WASHINGTON • China appears to be carrying out preparatory work for a third airstrip in contested territory in the South China Sea, according to a US expert who cited satellite photographs taken last week.
The photos taken on Sept 8 for a Washington think-tank, the Centre for Strategic and International Studies (CSIS), show construction on Mischief Reef, one of seven artificial islands China has created in the Spratly archipelago.
The images show a retaining wall around an area 3,000m long, matching similar work by China on two other reefs in the Spratlys, Subi and Fiery Cross, Mr Greg Poling, director of CSIS' Asia Maritime Transparency Initiative, said on Monday.
He said the work "more likely than not indicates preparations for a runway" on the reef. Satellite photographs from late June showed that China had almost finished a 3,000m airstrip on Fiery Cross.
Mr Poling said other satellite photos from last week showed that work was advancing at Subi Reef, where "clearly, what we have seen is going to be a 3,000m airstrip and we have seen some more work on what is clearly going to be some port facilities for ships".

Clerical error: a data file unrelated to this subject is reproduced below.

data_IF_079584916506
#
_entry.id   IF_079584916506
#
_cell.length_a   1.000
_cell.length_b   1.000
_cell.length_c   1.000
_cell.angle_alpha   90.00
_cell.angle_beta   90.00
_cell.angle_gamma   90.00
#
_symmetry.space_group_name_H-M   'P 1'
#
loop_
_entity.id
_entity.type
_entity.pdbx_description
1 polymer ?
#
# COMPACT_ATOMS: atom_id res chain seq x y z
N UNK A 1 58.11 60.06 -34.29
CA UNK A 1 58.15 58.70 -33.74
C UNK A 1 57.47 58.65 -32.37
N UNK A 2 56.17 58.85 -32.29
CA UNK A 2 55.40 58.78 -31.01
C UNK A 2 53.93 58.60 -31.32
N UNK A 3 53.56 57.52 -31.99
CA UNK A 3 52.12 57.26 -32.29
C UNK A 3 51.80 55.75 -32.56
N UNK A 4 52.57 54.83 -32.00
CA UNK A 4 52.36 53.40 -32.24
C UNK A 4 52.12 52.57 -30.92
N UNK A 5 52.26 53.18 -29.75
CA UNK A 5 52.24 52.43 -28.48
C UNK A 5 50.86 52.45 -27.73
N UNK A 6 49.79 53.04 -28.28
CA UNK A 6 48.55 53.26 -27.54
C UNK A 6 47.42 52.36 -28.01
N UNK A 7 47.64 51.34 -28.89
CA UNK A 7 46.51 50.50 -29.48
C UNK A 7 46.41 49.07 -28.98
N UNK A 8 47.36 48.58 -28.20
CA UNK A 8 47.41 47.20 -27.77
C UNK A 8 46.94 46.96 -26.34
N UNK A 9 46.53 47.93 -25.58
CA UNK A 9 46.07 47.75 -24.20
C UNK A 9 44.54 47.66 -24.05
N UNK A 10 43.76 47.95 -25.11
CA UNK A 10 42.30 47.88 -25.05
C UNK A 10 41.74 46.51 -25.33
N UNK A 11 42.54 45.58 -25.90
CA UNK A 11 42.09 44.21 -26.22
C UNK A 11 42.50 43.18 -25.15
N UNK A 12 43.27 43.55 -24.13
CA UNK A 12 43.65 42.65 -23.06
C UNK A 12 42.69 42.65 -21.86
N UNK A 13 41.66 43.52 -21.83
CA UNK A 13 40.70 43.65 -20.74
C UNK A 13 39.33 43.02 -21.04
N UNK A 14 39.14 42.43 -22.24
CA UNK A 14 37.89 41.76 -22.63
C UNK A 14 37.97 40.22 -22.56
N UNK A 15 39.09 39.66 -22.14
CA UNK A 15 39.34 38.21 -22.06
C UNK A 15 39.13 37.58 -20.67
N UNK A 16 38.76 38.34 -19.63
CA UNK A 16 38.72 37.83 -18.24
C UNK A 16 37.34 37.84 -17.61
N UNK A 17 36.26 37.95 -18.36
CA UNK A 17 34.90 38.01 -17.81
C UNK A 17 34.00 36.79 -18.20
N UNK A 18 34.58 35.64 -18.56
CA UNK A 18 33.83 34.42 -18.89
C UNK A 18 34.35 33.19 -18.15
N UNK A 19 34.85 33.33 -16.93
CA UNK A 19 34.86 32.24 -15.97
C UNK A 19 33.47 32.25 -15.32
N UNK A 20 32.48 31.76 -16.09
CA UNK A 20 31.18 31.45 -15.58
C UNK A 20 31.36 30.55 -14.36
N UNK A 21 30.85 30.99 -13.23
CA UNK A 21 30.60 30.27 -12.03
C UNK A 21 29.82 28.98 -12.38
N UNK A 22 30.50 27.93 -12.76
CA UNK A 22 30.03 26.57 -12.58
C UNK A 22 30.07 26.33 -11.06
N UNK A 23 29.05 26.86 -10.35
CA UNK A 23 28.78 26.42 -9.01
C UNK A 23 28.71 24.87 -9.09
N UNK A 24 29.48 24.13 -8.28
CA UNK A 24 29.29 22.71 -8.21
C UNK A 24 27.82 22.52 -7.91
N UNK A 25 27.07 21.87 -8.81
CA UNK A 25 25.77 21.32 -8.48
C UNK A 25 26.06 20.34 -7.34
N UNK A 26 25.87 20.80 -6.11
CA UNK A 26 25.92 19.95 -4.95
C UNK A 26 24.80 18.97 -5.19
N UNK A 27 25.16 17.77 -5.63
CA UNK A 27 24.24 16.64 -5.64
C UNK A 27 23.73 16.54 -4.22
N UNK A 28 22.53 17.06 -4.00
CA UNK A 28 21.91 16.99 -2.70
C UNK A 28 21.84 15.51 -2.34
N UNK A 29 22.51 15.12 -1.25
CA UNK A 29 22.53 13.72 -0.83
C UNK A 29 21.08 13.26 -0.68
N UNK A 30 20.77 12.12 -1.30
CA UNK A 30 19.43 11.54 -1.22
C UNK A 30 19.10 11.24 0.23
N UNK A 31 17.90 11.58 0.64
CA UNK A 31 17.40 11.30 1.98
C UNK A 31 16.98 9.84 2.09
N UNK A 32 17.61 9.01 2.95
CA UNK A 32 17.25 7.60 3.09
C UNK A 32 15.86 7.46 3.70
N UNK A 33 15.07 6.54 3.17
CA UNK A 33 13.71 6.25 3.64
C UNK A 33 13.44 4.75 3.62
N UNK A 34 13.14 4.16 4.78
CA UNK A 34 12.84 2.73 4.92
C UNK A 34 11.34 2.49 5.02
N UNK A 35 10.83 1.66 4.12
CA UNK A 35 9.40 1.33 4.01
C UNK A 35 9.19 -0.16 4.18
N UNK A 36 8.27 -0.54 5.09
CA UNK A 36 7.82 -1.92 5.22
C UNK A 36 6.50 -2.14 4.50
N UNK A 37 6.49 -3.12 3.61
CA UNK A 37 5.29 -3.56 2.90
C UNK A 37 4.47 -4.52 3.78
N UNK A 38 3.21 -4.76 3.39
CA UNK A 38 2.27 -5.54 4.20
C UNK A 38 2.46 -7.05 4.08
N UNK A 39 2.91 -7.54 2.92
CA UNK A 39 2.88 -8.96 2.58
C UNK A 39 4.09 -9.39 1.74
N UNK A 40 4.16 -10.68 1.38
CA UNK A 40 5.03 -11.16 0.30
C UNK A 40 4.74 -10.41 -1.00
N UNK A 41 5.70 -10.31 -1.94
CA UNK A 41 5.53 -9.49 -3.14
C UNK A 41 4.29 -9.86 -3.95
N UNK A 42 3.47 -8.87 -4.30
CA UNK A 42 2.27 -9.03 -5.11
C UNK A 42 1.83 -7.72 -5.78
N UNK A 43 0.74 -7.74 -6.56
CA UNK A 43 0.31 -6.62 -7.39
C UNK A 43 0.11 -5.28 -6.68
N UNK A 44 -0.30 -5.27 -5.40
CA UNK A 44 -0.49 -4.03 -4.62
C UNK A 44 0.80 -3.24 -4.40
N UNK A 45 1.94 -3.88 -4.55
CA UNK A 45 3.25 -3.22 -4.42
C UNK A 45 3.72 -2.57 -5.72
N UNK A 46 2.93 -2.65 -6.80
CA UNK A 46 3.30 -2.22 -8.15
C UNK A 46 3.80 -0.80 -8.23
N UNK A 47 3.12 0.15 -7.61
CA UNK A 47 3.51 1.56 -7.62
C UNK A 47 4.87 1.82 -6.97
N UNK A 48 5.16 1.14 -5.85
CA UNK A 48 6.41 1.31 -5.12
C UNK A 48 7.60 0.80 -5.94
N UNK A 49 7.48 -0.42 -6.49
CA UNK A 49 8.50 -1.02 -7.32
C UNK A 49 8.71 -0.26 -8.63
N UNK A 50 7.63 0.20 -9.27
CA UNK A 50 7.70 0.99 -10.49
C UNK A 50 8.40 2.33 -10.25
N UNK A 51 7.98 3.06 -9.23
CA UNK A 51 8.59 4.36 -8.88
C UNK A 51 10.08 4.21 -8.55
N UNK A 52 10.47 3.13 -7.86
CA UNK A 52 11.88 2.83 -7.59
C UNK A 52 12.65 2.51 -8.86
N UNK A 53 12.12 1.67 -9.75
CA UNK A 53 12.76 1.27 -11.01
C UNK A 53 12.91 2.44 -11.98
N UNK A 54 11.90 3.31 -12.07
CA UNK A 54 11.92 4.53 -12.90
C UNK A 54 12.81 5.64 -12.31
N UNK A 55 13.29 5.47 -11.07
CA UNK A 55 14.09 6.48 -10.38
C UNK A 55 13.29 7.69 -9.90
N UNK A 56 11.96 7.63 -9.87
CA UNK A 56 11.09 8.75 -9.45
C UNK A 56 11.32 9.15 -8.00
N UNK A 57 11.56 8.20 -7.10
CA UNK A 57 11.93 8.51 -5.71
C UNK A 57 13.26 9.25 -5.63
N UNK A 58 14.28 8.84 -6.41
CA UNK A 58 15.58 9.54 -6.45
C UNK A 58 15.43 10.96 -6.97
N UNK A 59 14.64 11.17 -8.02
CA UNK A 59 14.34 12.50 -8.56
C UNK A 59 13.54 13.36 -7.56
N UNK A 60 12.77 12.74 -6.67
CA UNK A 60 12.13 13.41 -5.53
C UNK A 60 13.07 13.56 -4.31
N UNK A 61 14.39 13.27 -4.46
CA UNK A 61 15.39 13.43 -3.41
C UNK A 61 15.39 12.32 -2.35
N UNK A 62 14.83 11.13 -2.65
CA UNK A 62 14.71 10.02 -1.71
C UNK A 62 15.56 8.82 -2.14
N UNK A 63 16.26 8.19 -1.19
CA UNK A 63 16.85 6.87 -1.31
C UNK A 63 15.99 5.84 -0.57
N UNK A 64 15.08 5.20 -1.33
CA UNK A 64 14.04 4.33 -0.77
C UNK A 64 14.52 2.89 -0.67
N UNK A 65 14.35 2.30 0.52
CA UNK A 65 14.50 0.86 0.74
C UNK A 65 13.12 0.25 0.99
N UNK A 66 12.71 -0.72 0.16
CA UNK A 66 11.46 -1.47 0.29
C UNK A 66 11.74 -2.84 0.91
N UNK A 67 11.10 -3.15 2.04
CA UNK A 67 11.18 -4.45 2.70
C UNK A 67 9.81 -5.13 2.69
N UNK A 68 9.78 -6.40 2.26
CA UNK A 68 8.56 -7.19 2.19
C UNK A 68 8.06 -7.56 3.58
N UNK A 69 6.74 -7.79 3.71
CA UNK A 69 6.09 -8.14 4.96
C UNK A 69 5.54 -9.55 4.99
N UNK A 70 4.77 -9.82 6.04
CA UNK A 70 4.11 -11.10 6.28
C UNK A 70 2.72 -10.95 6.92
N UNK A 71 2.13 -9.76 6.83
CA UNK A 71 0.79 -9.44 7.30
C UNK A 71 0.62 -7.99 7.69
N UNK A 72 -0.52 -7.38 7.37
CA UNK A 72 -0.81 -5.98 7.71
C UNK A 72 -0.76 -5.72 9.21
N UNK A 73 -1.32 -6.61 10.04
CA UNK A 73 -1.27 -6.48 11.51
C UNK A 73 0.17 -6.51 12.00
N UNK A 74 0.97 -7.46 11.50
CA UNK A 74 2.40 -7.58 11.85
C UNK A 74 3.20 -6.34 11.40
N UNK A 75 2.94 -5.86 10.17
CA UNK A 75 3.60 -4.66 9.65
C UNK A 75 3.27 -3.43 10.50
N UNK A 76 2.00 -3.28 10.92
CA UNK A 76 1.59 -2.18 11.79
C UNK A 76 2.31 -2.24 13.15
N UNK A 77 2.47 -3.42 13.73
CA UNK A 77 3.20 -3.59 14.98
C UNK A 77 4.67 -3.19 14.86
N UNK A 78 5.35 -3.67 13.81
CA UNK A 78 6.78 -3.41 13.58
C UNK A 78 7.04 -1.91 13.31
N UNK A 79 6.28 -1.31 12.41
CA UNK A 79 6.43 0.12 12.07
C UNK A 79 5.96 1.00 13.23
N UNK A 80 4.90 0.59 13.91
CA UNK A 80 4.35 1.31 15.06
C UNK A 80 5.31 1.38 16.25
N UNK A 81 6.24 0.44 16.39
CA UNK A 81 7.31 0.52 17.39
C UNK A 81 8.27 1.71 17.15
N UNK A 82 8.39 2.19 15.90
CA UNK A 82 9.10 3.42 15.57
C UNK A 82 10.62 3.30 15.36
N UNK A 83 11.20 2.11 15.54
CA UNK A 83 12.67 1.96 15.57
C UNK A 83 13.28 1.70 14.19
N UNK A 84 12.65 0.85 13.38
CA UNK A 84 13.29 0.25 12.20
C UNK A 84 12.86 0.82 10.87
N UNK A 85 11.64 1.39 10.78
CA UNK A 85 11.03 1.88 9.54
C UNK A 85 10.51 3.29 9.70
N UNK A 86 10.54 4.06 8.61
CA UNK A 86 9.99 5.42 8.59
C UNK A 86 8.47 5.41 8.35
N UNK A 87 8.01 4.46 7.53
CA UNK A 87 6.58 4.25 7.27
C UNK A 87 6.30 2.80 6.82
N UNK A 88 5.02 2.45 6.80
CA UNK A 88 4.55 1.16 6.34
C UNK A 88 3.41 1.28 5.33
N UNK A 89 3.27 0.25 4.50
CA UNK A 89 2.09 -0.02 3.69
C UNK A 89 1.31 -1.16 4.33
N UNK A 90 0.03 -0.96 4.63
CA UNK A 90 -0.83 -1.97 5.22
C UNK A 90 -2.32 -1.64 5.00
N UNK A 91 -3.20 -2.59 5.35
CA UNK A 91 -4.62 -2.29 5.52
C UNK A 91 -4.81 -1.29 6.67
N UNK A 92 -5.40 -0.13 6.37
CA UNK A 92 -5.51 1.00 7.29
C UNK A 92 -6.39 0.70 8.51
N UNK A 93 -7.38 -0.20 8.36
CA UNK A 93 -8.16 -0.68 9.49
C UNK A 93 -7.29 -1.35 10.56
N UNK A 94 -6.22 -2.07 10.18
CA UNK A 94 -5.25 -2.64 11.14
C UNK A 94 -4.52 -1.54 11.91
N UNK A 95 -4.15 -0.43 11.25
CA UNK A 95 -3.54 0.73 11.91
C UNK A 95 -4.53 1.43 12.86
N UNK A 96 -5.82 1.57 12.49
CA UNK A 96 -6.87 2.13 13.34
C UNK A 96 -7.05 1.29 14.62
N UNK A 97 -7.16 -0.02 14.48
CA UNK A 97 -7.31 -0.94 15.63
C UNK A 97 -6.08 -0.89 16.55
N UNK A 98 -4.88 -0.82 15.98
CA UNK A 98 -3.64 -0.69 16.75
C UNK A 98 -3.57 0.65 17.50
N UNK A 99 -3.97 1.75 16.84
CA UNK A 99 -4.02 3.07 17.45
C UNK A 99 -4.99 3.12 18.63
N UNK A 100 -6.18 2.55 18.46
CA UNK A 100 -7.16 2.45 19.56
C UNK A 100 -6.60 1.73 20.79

Asked about Mischief Reef on Monday, Foreign Ministry spokesman Hong Lei repeated China's claim to"indisputable sovereignty" over the Spratly islands and its right to establish military facilities there.
Security experts say that 3,000m airstrips would be long enough to accommodate most Chinese military aircraft, giving Beijing greater reach into the heart of maritime South-east Asia.
News of the work comes ahead of a visit to Washington next week by Chinese President Xi Jinping. US worries about China's increasingly assertive territorial claims are expected to be high on the agenda.
US Defence Department spokesman Bill Urban declined to comment on Mr Poling's assessment, but repeated US calls for a halt to land reclamation, construction and militarisation of South China Sea outposts to "ease tensions and create space for diplomatic solutions".
A new airstrip at Mischief Reef would be particularly worrying for the Philippines.
It would allow China to mount "more or less constant" patrols over Reed Bank, where the Philippines has long explored for oil and gas, Mr Poling said.